If their journey has been disrupted, they expect to be informed and helped instantly and seamlessly. And if this doesn’t happen? Airlines live in a world where one bad experience can be beamed to millions across the airwaves through the power of social media. It’s a tough gig.
If the airline can offer an element of surprise about the quality of extra-care, offer customers a choice of an overnight stay and implement personalization, customer loyalty will only grow higher.
SaaS: the secret weapon for staying up to speed
One piece of good news for airlines, though, is that the digital technology available to them is better, and more implementable, than ever before. Crucially, airlines no longer need to develop and support their own customized software (and should be wary of IT partners insisting they do).
Instead, airlines now have the option to choose reliable SaaS products available off the shelf in the cloud.
Implementation in weeks not months
One effect of this new wave of SaaS tech for airlines is that digital upgrades are no longer projects to be feared. Implementation times have been cut from months to often between 4 to 8 weeks depending on the scale of the upgrade. While this new generation of SaaS technology is also able to offer end-to-end services, powered by automation, that overcome the gaps that inevitably emerge when legacy structures are patched up and added to.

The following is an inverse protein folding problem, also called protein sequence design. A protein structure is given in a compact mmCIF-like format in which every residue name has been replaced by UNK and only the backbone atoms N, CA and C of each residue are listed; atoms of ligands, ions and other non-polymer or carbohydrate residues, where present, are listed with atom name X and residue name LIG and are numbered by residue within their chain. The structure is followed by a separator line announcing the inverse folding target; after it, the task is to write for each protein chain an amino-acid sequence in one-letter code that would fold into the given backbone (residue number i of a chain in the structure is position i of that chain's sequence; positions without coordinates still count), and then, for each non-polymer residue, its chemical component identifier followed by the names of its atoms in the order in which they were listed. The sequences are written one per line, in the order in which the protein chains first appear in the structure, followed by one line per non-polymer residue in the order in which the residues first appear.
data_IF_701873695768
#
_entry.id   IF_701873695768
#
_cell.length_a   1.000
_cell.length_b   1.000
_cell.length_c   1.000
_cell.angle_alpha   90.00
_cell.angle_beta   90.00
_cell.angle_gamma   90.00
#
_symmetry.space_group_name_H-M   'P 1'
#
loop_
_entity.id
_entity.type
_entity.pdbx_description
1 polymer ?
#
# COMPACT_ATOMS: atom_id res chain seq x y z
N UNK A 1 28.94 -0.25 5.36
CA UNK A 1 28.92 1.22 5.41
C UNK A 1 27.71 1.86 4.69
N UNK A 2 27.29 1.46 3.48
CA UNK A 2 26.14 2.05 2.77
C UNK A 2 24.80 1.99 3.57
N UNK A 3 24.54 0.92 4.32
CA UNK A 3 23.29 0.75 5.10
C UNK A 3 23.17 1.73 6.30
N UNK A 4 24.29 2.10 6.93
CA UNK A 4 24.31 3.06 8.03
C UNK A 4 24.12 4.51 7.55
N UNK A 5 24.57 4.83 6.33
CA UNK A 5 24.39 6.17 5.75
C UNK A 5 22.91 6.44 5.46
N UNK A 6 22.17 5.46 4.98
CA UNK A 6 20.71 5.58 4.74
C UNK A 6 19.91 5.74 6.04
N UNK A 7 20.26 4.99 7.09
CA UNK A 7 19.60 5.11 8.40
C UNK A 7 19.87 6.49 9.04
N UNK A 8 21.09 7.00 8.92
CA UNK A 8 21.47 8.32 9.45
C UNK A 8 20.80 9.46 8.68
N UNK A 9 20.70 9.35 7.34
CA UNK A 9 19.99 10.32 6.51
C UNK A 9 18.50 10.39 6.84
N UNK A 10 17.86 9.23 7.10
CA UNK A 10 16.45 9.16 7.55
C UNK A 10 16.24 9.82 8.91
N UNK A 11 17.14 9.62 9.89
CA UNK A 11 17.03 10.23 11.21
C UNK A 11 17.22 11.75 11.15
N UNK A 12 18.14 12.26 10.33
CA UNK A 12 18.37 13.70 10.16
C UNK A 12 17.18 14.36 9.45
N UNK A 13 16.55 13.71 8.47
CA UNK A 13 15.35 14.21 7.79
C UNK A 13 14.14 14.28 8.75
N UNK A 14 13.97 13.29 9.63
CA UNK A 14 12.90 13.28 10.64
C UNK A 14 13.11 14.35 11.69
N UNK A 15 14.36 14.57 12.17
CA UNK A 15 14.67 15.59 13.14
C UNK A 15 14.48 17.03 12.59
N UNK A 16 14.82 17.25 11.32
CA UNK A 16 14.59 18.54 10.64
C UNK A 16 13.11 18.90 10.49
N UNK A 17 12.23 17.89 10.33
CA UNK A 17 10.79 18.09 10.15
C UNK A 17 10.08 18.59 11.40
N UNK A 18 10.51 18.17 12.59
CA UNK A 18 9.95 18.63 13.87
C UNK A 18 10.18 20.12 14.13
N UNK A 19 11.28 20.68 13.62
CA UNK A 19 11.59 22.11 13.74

Modern SaaS technology for airlines can automate +80% of the operations required in crew planning and allocation even during times of disruptions and offer an easy communication channel to the crew through connected super-apps. Similarly, present-day technology can help eliminate airport chaos and long queues for stranded passengers, offering self-service solutions directly on their devices. It can deliver personalized options for a hotel stay near the airport, transfer service, refreshment vouchers, and information on the re-booked flight – all in one place for passengers while delivering the highest level of data and cost transparency back to the airline.
The right time to upgrade your technology is… all the time
All this is too late to save Christmas. But new storms will come. Disruptions will happen. The summer holiday season is soon upon us with more passenger volumes than ever before. Digitalization is the single most significant investment opportunity in the immediate future of airline travel.
It’s also a journey not a destination, with Digital tech a constant upgrade in progress – something SaaS technology is making possible. The sooner airline CIOs & CXOs can work together to implement this new wave of digital technology, the safer they are from being the next bad-weather casualty.
To learn more about how digitalization is changing the airline industry for good, as well as more about what airlines need to know, download our free white paper on MAXIMIZING RECOVERY: THE FUTURE OF THE AIRLINE INDUSTRY IS DIGITAL.
Article by Luca De Angelis, CEO, HRS Crew & Passenger Solutions. As the CEO of HRS Crew & Passenger Solutions, Luca De Angelis works today with multiple airlines to enhance their service and crew management operations.